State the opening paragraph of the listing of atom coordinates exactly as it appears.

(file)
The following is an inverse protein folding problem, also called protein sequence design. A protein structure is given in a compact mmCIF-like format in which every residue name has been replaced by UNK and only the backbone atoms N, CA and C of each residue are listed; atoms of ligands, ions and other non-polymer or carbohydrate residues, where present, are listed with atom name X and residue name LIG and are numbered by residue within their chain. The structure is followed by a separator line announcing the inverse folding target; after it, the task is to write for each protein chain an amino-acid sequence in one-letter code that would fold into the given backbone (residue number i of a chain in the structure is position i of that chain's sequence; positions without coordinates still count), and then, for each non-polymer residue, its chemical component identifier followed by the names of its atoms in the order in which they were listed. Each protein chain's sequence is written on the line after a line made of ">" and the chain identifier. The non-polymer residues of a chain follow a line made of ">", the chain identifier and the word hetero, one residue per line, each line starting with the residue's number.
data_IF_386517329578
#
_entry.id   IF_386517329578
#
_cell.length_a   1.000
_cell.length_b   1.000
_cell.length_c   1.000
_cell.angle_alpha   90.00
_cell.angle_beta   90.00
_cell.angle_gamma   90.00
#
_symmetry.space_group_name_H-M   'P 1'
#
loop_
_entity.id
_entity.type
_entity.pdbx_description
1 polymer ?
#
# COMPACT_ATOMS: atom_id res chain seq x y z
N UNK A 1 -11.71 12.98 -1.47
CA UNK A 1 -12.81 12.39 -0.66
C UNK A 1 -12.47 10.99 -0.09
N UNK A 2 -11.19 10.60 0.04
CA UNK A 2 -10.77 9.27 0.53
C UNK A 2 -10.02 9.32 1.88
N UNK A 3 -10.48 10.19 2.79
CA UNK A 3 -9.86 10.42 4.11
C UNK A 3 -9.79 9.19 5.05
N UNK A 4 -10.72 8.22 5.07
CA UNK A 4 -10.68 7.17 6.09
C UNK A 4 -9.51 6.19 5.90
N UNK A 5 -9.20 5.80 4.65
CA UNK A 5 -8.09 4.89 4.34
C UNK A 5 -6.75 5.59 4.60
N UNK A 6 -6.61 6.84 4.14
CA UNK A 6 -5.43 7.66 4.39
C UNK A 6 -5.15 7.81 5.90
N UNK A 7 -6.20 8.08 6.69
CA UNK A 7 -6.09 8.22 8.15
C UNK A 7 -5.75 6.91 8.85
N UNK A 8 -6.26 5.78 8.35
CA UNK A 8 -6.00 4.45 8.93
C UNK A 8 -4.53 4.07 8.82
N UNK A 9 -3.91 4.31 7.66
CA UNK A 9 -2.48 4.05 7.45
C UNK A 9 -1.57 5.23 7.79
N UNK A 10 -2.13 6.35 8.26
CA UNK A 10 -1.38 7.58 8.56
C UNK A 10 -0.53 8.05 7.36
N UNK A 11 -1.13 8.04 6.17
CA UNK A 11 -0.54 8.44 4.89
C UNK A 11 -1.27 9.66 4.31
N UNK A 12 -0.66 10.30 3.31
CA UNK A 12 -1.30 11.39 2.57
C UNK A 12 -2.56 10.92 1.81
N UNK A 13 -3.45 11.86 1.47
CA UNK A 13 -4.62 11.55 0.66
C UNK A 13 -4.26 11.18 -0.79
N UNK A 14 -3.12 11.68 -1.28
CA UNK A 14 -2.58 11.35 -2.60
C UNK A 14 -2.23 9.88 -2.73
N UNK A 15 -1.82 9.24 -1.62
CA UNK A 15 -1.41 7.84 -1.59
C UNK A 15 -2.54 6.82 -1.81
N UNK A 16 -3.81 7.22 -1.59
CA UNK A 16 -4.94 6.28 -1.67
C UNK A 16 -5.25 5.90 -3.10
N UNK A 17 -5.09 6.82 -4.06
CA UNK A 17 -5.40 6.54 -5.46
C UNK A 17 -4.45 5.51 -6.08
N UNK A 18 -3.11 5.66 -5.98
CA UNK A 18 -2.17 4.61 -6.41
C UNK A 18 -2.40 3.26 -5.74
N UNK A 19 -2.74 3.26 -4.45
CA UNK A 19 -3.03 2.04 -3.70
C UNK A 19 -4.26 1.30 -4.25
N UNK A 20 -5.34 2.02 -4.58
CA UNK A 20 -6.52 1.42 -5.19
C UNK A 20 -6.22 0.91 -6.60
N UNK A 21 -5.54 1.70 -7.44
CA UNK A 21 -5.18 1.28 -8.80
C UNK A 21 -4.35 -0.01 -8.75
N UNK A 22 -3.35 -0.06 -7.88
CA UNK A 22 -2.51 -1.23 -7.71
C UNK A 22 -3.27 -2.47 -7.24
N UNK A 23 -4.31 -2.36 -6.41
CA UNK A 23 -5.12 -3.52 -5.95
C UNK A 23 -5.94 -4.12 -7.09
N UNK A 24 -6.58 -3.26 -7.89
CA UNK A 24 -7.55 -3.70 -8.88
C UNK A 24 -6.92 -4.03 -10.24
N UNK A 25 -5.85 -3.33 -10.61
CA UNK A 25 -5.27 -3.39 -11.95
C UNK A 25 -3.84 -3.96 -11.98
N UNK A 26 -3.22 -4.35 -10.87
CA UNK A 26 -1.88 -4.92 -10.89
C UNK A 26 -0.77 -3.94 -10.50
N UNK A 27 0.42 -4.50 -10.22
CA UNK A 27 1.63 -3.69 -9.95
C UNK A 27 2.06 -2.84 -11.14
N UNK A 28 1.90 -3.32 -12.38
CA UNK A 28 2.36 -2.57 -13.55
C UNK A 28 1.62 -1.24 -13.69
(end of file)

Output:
The following is an inverse protein folding problem, also called protein sequence design. A protein structure is given in a compact mmCIF-like format in which every residue name has been replaced by UNK and only the backbone atoms N, CA and C of each residue are listed; atoms of ligands, ions and other non-polymer or carbohydrate residues, where present, are listed with atom name X and residue name LIG and are numbered by residue within their chain. The structure is followed by a separator line announcing the inverse folding target; after it, the task is to write for each protein chain an amino-acid sequence in one-letter code that would fold into the given backbone (residue number i of a chain in the structure is position i of that chain's sequence; positions without coordinates still count), and then, for each non-polymer residue, its chemical component identifier followed by the names of its atoms in the order in which they were listed. Each protein chain's sequence is written on the line after a line made of ">" and the chain identifier. The non-polymer residues of a chain follow a line made of ">", the chain identifier and the word hetero, one residue per line, each line starting with the residue's number.